Singer-songwriter Gregory Alan Isakov is a contemporary troubadour. A facet of the indie folk scene since the early 2000s, his music pushes the parameters of songwriting, often employing literary and poetic elements. As a child, he emigrated to the United States from South Africa and pursued a non-traditional path that landed him in Colorado. Currently living on a working farm, Isakov devotes his energies wholeheartedly toward both the soil and his music. The overlap is unmistakable as his catalog demonstrates distinct themes addressing an appreciation of nature, identity construction, and striking a balance between solitude and community. Throughout his repertoire, Isakov’s keen devotion to language and imagery arouses the senses and lulls the listener into enchantment.
Isakov is the last person to trumpet his achievements or regale fans with a long analysis of his music. It’s a shame though, as his music brims with cultural references while paying homage to musical influences. When one takes a close look at Isakov’s music, the lyrical depth and musical acuity is humbling. With his new album, Evening Machines, recently released on October 5, it behooves his audience to revisit his most noteworthy works.
It’s clear from listening to “Dandelion Wine” that Isakov was recalling Ray Bradbury’s novel of the same title. Both novel and song typify a story of the summer, demonstrated as Isakov begins, “Summer days were just a magazine.” Bradbury and Isakov use their respective texts to consider the inevitability of change and employ the seasons’ cycles as symbols of transformation. The novel moves from summer to fall, likewise “Dandelion Wine” ends with Isakov singing “I rolled out the day that the apples fell.” Here, the music swells and provides a feeling of completion. The dandelion further symbolizes change, as it transitions from a greenling to a yellow flower, then taking its final form as a white puff of seeds. Much as the seasons, the seeds initiate a renewed cycle. More than a common weed, both Bradbury and Isakov see the power of the plant as it manifests into different forms, including wine.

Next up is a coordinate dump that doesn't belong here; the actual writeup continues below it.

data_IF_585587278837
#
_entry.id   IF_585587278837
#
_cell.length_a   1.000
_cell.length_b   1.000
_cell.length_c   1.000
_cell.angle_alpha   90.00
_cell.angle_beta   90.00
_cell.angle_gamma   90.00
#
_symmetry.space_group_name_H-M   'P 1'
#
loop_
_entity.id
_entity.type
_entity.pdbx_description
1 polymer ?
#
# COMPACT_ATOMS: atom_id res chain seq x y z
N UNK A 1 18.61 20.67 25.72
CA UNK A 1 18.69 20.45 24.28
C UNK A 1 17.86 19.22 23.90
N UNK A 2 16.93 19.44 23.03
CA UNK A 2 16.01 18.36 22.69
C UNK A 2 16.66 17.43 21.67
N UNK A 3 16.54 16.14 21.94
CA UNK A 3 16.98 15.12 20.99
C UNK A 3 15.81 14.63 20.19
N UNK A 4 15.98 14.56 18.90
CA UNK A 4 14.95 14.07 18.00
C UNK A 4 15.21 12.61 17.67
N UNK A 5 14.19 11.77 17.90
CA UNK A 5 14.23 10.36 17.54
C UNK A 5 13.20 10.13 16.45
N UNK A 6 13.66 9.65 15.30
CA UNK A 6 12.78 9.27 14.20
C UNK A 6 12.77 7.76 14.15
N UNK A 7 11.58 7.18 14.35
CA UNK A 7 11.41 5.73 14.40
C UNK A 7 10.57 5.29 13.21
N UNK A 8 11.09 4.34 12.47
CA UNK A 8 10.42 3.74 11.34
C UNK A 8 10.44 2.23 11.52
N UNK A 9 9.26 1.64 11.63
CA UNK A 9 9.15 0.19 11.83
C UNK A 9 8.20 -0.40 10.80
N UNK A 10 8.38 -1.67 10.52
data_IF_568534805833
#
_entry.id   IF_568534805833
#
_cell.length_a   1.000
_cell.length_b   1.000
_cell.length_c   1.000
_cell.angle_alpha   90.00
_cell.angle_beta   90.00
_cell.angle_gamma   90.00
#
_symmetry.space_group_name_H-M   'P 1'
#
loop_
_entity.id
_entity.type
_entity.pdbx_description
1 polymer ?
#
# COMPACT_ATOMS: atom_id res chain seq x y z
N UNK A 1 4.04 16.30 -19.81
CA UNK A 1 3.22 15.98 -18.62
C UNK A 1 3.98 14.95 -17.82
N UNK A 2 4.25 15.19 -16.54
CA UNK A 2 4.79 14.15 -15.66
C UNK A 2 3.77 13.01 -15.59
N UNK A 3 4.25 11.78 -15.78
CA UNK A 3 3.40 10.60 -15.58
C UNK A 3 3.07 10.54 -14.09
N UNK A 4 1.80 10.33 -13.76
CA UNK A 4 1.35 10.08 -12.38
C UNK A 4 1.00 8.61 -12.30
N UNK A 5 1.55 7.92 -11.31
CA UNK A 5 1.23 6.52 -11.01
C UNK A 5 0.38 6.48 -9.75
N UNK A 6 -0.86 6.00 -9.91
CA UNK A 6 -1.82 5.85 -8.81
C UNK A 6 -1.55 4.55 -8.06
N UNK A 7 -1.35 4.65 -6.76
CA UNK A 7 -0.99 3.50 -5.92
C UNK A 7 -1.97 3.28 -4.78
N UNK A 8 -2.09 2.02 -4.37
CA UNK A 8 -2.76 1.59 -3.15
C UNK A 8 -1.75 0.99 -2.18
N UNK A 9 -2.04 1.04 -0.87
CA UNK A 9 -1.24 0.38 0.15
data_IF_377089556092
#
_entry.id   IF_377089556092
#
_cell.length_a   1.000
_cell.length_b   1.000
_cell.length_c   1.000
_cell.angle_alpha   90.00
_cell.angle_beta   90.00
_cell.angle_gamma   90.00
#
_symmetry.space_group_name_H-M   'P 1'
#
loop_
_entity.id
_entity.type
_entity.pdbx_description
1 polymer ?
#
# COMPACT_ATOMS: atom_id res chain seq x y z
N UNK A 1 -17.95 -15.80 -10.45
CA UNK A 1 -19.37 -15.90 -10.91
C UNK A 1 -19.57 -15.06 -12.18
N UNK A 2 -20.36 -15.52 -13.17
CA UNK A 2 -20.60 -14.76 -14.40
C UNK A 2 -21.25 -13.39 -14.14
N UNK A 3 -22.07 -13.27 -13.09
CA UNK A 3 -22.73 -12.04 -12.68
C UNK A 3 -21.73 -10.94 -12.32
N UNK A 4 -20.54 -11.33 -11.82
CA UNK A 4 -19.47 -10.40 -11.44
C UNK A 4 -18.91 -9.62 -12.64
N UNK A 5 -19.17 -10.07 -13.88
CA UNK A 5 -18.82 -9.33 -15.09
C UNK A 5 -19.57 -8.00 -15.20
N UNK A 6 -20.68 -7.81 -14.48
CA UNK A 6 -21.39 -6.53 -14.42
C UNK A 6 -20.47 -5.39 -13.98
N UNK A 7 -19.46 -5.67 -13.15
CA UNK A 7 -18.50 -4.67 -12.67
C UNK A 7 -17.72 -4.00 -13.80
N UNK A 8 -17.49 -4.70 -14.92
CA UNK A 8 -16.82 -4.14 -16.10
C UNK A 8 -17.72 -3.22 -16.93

In the introduction for Dandelion Wine Bradbury writes, “I was gathering images all of my life, storing them away…to open the memories out and see what they had to offer.” It’s clear “Dandelion Wine” and the album from which it was produced, This Empty Northern Hemisphere, follows the same trajectory.
Admittedly, the “Trapeze Swinger” isn’t one of Isakov’s originals. It was written by Iron & Wine’s Sam Beam who first made popular the tune. Beam wrote the song to illustrate the varying forms a relationship can take over a lifetime. As in “Dandelion Wine”, change is a theme Isakov revisits in his rendition. Isakov perfectly reiterates Beam’s purpose, then strengthens the song’s musical parameters. His voice over the acoustic guitar gives the track, and its subsequent message, a distinctive vulnerability.
The musical and vocal singularity is akin to the effect associated with introspection and regret. The anguish is echoed by the lyrics “But please remember me, my misery / And how it lost me all I wanted.” He isolates ‘my misery’ from the rest of the lyrics, thereby affirming the remorse and overarching melancholy. Additionally, Isakov’s refrain gives the song the visceral feel of trapeze swingers, perpetually swinging towards and away from each other. In doing so, he musically mirrors the lyric, exemplifying the reality of human connection and disunion.
“That Moon Song”
Isakov frequently points towards Bruce Springsteen as a source of inspiration. Indeed, the Boss’s influence is indisputable on “That Moon Song”. Isakov’s subdued and sometimes muffled vocals resemble Springsteen’s brand of musical mumbling. The lyric “those broken-hearted lovers have nothing on me” is so reflective of Springsteen’s tendency to romanticize the emotionally stricken, you might believe it was actually taken out of Springsteen’s songbook.